She also mentioned that a couple more pros' signing will be announced in about two weeks, and then a couple more some unspecified time after that.
She says that the insider (or former insider) that has over the last several days leaked information detailing additional corrupt accounts and some big industry names linked to those accounts (see the Pokerati link to get to all the details) is somebody who has tried to blackmail UB. This is apparently an attempt to discredit him. And of course, if that accusation is true, it speaks badly of the character of the mole. But ironically, it might add credibility to his information (although the evidence that his information is good is already quite strong), a point that Duke fails to mention. After all, one usually doesn't attempt to blackmail with false, readily disprovable information. The blackmail allegation also tends to make me think that there is yet more mudslinging to come, with the recent public leaks just the first shot across the bow, perhaps in another attempt to get UB to pay the hush money in order to keep the rest of what this Deep Throat knows quiet.
There was more, but not too important, and I feel too slimy about the whole thing to keep writing.
Sunday, July 13, 2008
Posts from the live bloggers at PokerNews, which need to be read in order. First, from last night:
Hellmuth Ends the Day With a Blow-up
Cristian Dragomir opened with a raise to 80,000 before Hellmuth made it
255,000 to go from the small blind.
"I hope he doesn't have aces," said Hellmuth as Dragomir asked for a count.
After a few moments, Dragomir made the call.
They saw a flop of 9c-10c-7s and Hellmuth checked to Dragomir, who thought
for a moment before firing a healthy bet of 300,000. Hellmuth sighed in disgust
before folding As-Kh face-up on the table.
Matusow laughed and said to Dragomir to show the bluff, and Dragomir
flipped 10d-4d! Matusow and the crowd roared in hysterics as Hellmuth jumped out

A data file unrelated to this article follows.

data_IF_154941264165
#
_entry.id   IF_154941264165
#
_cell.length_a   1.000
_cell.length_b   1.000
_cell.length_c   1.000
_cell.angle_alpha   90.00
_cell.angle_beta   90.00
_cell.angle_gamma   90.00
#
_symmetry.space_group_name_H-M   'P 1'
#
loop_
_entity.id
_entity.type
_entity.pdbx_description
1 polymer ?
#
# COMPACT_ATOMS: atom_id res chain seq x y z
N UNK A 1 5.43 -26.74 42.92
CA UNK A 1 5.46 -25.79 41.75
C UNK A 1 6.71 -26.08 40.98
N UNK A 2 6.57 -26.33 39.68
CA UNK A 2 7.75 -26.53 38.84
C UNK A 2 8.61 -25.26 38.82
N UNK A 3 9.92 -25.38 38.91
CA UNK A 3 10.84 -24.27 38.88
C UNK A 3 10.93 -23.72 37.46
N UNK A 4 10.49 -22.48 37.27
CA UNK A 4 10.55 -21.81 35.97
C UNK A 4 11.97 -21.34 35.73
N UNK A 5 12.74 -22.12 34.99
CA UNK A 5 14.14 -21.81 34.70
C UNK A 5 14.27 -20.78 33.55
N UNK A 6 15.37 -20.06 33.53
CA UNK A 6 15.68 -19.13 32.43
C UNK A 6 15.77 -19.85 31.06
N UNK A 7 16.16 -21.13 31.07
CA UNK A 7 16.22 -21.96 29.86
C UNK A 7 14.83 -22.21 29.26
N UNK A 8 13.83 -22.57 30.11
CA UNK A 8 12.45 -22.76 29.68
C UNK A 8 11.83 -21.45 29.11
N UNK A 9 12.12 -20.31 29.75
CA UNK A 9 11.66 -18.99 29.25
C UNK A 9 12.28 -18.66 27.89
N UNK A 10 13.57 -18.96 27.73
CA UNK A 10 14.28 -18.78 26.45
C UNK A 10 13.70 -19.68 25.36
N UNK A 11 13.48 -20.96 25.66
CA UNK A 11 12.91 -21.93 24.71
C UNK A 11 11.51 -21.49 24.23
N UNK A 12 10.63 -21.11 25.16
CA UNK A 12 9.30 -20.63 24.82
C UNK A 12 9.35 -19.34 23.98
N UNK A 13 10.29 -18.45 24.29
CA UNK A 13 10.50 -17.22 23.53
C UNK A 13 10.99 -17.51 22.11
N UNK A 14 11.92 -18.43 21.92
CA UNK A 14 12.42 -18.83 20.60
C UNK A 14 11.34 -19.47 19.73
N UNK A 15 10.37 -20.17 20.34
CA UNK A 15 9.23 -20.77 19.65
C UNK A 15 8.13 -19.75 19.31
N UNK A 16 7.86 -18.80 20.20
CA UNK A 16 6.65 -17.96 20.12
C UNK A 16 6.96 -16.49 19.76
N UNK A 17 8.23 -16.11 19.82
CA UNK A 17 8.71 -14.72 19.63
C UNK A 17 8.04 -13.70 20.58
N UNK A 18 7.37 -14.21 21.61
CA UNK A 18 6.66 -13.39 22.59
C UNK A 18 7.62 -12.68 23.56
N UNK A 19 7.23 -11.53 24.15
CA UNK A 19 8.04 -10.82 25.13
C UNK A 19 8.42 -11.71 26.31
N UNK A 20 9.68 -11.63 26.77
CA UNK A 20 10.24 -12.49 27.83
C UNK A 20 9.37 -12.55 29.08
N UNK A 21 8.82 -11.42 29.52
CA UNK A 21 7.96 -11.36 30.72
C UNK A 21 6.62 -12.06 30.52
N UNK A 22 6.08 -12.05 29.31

of his seat and stormed around the room berating his opponent for calling his
reraise with ten high.
"Listen buddy, you're an idiot!" screamed Hellmuth. "This is the Main Event
and you are the worst player in history!" he continued as the crowd was loving
every moment of the blow-up.
Dragomir's entourage continued to cheer as Hellmuth continued the barrage.
The TD stepped in and issued a warning to Hellmuth to settle down before
Dragomir stood up out of his chair to put Hellmuth back in his place with a cry
of, "Enough is enough!"
Fortunately for both players the clock ticked over to the end of the level,
and the end of the day's play to settle both players down. They eventually shook
hands and began to bag up their chips as Mike Matusow summed up the situation
best as he shouted, "Thank God for Phil Hellmuth! Thank God for Chris
What a way to end the day!
Extra! Extra! Hellmuth Starts Day 6 in the Penalty Box
Everyone thought Phil Hellmuth ended the day just with a blow-up and a
warning, but that's not the case. He continued to berate Cristian Dragomir for
several minutes after the last hand we described and after floorperson Robbie
Thompson issued him a warning. That prompted Thompson to summon supervisor Steve
Frezer to the feature table. Frezer listened to Thompson's description of the
situation and then assessed Hellmuth a one-orbit penalty to start Day 6.
Never a dull moment when Hellmuth's around.
Then we move to the action early today:
Sitting This One Out
As we reported just prior to the conclusion of last night's play, Phil
Hellmuth will be serving a one-orbit penalty and sitting out the first nine
hands of play. With the blinds and antes where they are, this time-out will cost
Hellmuth a total of 81,000 chips, or roughly 11% of his total stack.
It should come as no suprise that Hellmuth starts Day 6 back at the main
ESPN featured table on the Milwaukee's Best Light stage. With just moments until
the cards are in the air, the other eight players have arrived, unbagged their
chips, and have been mic'd up by the crew, but "The Poker Brat" is nowhere in
Off the Hook
Just before the announcement of "shuffle up and deal," Hellmuth
strolled into the tournament area and took his seat. He was dealt into the first
hand which he raised from under the gun, winning the blinds and antes.
When a floor supervisor was asked about the alleged one-round penalty
Hellmuth was to serve, a reply of "it's been overruled" was given.
Phil Hellmuth's One-Orbit Penalty Overturned
Many people were surprised when Phil Hellmuth sat down at the ESPN
Featured Table and played the first hand of the day after receiving a one-round
penalty for his behavior during the final hand of play last night.
When asked why Hellmuth was not sitting out, WSOP Commissioner Jeffrey
Pollack told us, "The penalty has been overturned, and we will be issuing a
formal statement shortly."